Volatile Organic Compounds (VOCs) are a large group of carbon-based chemicals that easily evaporate at room temperature. There are thousands of different VOCs produced and used indoors. However, many can be problematic to occupants when present in higher concentrations.
Concentrations of VOCs are higher indoors (up to ten times higher) than outdoors. VOCs are emitted by a wide array of products numbering in the thousands. Examples include: paints and lacquers, paint strippers, cleaning supplies, pesticides, building materials and furnishings, office equipment such as copiers and printers, correction fluids and carbonless copy paper, graphics and craft materials including glues and adhesives, and photographic solutions.
The risk of health effects from inhaling any chemical depends on the concentration in the air and length of exposure. Scientists look at short-term (acute) exposures as hours to days or long-term (chronic) exposures as years to even lifetime.
Breathing low levels of VOCs for long periods of time may increase some people’s risk of health problems. Several studies suggest that exposure to VOCs may make symptoms worse in people who have asthma or are particularly sensitive to chemicals. These are much different exposures than occupational exposures to VOCs. Each chemical has its own toxicity and potential for causing different health effects.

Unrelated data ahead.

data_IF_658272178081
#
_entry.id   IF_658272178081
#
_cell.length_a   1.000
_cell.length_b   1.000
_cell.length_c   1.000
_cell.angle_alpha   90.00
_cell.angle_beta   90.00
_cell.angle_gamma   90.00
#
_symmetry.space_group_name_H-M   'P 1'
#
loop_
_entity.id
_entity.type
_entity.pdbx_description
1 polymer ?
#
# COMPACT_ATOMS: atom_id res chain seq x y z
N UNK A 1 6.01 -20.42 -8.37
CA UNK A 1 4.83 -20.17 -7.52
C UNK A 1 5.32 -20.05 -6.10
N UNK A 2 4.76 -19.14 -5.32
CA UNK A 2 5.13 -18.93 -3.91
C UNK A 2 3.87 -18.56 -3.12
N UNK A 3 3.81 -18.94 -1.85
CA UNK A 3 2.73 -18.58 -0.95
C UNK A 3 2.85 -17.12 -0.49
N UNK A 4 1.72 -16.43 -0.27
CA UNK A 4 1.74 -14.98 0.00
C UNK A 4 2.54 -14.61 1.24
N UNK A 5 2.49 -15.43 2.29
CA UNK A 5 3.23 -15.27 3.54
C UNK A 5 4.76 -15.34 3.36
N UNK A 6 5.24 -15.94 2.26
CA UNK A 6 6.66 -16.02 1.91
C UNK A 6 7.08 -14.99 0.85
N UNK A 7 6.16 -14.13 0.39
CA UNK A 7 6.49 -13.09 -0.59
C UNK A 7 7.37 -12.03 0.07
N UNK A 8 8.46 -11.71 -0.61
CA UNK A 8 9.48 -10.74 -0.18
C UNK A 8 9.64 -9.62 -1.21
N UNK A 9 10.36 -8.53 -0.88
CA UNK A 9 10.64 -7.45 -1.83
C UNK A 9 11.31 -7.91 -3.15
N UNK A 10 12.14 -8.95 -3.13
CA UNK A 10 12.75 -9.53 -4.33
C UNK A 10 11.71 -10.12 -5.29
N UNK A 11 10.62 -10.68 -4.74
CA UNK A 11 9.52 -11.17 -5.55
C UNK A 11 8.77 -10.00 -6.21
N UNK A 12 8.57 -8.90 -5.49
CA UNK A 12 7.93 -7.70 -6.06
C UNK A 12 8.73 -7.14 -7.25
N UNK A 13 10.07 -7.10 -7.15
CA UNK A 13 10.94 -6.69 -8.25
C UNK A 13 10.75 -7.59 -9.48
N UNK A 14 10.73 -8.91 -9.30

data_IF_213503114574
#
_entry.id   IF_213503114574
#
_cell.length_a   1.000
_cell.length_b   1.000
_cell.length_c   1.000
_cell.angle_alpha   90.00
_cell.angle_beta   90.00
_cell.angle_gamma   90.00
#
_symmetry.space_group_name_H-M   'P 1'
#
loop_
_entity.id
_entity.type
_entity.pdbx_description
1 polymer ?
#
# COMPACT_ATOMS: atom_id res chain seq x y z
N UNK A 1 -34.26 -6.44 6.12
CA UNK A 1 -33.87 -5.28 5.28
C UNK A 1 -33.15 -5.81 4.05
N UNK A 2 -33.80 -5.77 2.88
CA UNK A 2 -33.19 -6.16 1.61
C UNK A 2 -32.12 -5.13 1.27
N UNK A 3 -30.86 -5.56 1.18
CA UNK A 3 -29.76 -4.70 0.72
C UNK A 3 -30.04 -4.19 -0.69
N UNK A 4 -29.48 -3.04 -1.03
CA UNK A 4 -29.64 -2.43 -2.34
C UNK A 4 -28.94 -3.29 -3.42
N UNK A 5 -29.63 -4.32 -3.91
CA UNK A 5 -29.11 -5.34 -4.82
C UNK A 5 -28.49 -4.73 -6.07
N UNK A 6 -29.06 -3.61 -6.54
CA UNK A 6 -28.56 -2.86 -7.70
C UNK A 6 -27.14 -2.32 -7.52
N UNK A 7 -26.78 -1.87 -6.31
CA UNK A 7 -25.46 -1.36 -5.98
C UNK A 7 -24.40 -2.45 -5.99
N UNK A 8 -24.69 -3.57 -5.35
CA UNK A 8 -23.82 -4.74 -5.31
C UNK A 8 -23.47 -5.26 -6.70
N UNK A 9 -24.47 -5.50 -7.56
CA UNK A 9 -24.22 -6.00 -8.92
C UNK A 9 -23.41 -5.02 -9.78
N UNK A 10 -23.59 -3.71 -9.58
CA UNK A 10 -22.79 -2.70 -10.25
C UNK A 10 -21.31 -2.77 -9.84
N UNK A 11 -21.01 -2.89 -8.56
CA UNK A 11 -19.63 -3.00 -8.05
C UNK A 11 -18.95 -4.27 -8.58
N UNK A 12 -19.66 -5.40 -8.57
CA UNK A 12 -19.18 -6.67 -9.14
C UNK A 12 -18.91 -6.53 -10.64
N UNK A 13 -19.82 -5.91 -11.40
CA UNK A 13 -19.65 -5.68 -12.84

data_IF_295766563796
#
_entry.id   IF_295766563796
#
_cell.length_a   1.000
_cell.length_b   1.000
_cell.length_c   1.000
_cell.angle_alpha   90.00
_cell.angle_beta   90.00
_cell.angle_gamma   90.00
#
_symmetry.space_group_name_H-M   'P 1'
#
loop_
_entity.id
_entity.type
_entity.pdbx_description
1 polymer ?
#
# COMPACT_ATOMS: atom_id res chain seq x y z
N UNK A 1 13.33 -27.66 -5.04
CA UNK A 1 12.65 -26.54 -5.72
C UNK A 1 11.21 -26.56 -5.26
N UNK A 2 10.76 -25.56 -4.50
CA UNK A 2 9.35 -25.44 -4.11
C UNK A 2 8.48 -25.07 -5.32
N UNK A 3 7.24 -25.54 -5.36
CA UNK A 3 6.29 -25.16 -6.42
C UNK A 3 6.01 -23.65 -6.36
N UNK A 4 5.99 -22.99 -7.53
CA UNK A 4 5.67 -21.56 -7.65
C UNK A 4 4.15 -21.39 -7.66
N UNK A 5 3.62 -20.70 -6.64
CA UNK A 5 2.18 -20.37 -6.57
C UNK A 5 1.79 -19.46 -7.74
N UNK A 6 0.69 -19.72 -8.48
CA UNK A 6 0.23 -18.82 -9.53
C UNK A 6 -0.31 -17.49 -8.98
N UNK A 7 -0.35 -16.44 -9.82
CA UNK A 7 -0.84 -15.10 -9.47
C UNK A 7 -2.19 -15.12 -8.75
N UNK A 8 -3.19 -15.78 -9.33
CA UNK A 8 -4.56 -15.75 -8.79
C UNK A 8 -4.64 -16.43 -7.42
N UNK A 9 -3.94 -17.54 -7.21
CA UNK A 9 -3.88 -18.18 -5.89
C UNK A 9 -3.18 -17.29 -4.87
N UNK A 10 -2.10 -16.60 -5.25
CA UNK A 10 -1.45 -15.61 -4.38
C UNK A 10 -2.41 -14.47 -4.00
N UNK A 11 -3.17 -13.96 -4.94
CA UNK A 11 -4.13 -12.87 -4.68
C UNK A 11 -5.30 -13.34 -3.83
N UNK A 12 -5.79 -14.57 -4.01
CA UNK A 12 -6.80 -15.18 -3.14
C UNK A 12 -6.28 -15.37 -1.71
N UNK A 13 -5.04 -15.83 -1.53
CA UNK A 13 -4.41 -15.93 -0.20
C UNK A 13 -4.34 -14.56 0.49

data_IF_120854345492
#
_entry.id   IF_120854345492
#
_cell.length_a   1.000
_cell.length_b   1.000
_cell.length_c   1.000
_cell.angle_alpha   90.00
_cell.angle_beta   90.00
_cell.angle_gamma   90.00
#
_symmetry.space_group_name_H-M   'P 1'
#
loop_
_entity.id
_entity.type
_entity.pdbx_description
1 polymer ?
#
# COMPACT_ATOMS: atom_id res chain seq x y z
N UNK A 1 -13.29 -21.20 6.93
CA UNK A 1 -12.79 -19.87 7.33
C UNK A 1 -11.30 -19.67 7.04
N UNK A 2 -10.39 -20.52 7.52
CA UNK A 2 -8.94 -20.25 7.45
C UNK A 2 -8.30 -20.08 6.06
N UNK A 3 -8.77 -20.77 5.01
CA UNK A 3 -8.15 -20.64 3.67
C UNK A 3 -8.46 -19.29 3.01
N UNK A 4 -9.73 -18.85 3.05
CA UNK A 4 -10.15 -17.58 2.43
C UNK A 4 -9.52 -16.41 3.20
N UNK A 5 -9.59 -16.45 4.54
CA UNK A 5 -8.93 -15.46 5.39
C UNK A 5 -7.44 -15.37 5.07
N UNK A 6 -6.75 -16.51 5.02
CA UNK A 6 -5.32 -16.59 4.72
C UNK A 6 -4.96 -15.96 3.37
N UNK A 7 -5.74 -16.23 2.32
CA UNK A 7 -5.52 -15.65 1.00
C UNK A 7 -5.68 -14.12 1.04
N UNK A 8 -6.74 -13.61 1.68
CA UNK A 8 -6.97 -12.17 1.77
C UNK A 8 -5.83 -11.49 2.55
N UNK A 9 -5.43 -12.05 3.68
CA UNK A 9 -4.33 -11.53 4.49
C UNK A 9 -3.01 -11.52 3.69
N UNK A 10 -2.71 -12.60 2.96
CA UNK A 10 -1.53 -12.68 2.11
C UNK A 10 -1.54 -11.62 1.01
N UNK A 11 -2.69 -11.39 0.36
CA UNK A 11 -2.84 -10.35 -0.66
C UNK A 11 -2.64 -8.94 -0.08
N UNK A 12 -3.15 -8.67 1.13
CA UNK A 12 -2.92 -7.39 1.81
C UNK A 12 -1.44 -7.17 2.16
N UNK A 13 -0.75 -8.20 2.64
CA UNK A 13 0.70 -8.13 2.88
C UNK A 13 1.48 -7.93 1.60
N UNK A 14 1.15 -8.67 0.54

Short term (acute) health effects include eye, nose and throat irritation, headaches, nausea/vomiting, dizziness, worsening of asthma symptoms. Long term (chronic) health effects to high levels of VOCs include increased risk of cancer, liver damage, kidney damage and central nervous system damage.
The evidence of health risks is clearly sufficient to warrant that precautionary measures be taken to limit VOC and SVOC exposures. Eliminating or limiting the indoor sources of VOCs and SVOCs is the first option to consider. In some cases, sources can be reduced through behavior changes or product substitutions, while in other cases source reduction measures are complicated and require tradeoffs. Outdoor air ventilation is another main option for reducing concentrations of VOC’s.